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Old 05-14-2016, 07:56 PM
 
Location: Omaha, Nebraska
6,297 posts, read 3,477,426 times
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Quote:
Originally Posted by Lyndarn View Post
But, tho don't want to get into the weeds here~~ When it comes to blood transfusions..there's a very long panel applied when "Crossmatching someone's Blood" in order to find a match...Antibodies from various disease exposures can very well leave antigens in the red blood cells that could interact negatively between the donor and recipient~~
Almost, but not quite. The antibodies don't form as a result of previous diseases, but from previous transfusions. The hardest people to cross-match, as a rule, are folks who have chronic illnesses that require them to receive regular blood transfusions. They can develop a wide array of antibodies to various red blood cell and platelet antigens, which can make finding a compatible unit of blood extremely difficult. Sometimes a unit that's 100% compatible can't be located, and they have to receive a "least incompatible" unit instead (which is just what it sounds like - the unit in the blood bank of the same ABO and Rh type as their blood, to which their antibodies react the least to).

Quote:
Originally Posted by Riley09swb View Post
I am RH negative and both of my children are RH positive. I had to get a shot at 37 weeks and another one after my children were tested after birth and were both positive. I didn't have any complications while pregnant.
The shot you received is called Rho-gam, and it is a concentrated dose of anti-Rh antibody. It coats the Rh antigen on any Rh-positive red cells that may have leaked across the placenta from the fetus into your bloodstream; hiding the Rh-antibody on the red cells in this way prevents your immune system from "seeing" those cells and making anti-Rh antibodies.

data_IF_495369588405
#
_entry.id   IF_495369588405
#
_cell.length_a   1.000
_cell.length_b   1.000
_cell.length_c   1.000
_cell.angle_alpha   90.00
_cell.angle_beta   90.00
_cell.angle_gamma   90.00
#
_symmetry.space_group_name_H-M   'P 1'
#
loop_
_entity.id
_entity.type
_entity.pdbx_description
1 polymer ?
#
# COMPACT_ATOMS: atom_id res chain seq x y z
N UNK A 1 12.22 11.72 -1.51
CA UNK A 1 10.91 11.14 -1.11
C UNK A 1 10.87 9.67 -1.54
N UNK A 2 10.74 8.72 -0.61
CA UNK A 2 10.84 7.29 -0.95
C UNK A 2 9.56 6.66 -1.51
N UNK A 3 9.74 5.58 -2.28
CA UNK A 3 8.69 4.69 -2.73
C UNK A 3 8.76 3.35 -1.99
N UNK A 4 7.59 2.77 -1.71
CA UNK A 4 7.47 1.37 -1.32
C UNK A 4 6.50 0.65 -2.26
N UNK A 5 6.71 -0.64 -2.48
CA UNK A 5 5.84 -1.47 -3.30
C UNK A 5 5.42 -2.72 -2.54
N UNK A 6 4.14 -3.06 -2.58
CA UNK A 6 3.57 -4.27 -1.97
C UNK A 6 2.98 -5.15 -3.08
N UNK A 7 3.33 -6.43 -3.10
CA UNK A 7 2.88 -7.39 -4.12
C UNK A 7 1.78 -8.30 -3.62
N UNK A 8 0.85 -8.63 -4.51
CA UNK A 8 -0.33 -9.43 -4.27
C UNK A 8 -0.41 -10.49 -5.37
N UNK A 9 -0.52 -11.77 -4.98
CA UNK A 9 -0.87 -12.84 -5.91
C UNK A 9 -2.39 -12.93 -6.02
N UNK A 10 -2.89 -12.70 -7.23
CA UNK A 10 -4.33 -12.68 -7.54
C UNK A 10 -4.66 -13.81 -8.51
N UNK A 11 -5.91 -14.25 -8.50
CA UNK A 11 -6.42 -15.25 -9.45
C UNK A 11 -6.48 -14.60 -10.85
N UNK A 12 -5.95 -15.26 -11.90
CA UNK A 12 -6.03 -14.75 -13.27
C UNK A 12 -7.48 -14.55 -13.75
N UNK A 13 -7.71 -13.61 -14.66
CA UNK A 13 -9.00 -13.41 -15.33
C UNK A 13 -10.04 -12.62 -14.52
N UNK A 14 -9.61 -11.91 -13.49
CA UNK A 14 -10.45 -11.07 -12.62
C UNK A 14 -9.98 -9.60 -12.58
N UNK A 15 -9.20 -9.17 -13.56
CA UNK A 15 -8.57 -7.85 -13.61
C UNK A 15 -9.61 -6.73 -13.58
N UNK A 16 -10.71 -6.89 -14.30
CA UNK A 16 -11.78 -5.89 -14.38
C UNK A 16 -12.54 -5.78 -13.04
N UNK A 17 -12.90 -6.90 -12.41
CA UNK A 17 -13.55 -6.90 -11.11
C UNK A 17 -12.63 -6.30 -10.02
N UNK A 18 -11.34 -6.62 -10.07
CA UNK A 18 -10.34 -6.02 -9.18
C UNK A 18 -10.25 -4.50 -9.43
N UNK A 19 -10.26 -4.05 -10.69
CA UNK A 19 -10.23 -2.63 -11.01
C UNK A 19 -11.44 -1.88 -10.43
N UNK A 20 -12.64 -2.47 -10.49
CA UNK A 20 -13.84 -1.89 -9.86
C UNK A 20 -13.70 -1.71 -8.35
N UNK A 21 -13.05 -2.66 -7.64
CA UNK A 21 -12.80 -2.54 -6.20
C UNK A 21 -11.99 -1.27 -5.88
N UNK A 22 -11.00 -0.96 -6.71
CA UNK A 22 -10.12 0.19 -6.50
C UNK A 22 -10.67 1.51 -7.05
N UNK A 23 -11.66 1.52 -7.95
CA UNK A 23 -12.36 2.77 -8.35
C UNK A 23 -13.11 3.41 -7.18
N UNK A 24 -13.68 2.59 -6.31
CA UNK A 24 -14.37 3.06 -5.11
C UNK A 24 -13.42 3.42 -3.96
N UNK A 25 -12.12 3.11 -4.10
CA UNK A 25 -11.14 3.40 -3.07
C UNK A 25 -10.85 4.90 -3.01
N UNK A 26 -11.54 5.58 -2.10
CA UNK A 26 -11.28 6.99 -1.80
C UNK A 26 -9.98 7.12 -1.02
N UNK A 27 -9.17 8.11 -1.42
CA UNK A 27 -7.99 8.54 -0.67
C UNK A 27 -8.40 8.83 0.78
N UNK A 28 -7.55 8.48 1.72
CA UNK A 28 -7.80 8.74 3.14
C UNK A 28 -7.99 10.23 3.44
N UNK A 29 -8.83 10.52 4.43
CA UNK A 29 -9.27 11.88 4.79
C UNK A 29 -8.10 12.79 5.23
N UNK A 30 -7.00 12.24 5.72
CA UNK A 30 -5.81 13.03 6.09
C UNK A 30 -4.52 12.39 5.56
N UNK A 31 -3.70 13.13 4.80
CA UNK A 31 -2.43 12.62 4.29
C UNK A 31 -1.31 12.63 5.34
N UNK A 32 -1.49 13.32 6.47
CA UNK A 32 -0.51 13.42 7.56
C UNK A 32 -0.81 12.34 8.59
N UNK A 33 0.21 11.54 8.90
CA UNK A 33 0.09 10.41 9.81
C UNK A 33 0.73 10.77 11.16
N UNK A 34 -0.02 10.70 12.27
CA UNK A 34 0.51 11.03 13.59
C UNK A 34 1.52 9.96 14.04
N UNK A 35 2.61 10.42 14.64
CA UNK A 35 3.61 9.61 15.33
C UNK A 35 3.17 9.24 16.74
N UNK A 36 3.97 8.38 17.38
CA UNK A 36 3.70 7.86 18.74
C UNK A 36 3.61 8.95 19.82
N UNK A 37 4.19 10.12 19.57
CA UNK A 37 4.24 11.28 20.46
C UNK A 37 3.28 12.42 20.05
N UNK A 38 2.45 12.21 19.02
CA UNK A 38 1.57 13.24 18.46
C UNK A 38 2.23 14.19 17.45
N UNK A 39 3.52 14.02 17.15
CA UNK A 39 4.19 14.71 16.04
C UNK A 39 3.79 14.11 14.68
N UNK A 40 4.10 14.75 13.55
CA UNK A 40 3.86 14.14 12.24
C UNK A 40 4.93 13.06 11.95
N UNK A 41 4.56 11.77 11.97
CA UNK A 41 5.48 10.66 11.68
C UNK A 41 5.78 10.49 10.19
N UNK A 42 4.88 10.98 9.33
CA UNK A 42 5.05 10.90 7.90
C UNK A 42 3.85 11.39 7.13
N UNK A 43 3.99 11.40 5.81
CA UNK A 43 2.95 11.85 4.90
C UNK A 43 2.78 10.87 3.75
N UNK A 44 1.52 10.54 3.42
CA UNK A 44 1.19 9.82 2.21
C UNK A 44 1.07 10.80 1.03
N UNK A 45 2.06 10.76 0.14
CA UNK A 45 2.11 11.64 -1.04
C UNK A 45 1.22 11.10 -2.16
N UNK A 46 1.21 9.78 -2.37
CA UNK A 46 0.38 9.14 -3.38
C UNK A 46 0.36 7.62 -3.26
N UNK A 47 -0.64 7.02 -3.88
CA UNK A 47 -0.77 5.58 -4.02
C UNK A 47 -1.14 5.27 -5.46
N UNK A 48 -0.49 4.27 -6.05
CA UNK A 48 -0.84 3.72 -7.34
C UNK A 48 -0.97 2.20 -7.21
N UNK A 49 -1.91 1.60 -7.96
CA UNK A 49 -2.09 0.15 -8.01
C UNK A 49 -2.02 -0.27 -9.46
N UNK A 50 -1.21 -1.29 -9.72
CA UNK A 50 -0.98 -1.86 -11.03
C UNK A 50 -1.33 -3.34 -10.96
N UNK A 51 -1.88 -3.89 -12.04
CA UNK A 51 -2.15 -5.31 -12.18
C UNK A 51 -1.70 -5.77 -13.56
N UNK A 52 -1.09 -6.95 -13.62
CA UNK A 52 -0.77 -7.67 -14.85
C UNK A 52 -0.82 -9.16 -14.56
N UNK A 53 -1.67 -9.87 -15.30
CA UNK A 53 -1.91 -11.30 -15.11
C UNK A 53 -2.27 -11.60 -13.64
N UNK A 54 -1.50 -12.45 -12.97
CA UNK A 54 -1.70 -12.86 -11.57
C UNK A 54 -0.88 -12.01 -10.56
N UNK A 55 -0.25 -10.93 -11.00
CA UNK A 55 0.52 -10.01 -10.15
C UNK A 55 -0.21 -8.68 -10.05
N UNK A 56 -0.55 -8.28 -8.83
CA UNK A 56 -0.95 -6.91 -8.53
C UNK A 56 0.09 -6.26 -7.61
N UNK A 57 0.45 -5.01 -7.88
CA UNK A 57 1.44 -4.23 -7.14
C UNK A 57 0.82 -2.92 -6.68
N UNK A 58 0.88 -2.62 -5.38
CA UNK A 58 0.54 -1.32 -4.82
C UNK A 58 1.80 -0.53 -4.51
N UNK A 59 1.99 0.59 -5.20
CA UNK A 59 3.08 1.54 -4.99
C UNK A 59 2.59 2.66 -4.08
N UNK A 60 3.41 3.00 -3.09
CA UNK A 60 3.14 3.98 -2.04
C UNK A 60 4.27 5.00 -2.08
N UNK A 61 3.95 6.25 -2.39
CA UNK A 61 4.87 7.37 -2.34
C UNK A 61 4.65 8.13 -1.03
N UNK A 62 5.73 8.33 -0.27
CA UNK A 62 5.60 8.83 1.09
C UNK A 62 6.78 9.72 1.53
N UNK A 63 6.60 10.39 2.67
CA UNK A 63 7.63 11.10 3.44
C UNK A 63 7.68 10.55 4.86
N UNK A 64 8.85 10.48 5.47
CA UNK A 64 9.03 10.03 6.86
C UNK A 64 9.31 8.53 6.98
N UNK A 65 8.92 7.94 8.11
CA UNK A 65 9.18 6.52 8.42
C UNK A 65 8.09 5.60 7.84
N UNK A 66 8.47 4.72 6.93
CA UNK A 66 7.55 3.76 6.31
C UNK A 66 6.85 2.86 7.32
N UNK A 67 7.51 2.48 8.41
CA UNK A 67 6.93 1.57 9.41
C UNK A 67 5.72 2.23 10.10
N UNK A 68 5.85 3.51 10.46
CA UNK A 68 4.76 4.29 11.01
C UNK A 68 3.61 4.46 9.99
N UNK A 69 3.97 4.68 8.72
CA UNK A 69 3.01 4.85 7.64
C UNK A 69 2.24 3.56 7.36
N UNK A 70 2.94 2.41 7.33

If an Rh-negative person HAS to be transfused with Rh-positive blood (which can happen in an extreme emergency), they generally will be given a very big dose of Rho-gam afterward to decrease the chances they will develop anti-Rh antibodies.
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Old 05-15-2016, 06:15 AM
 
1,149 posts, read 1,413,533 times
Reputation: 2027
Quote:
Originally Posted by nightlysparrow View Post
The link I posted in post #5 said it started in 1967.

Interesting, apparently the information on a dog tag does vary depending upon the branch of the service. Or, maybe they started phasing in the change and started with Air Force dog tags the year before the information was added to the Army dog tags.
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Old 05-15-2016, 03:02 PM
 
Location: SW Florida
9,145 posts, read 6,332,122 times
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Quote:
Originally Posted by Calvert Hall '62 View Post
My old army dog tags contain blood type in the event I needed to donate or receive, but do not show the Rh factor. It was my understanding that the Rh factor must also be compatible for transfusion. Rh factor was discovered around 1940 so its absence from 1966 tags is confusing.


See the article below. Also note the interesting chart showing the demographic breakdown (USA) according to ABO type, Rh, and race.


Blood Types Chart | Blood Group Information | American Red Cross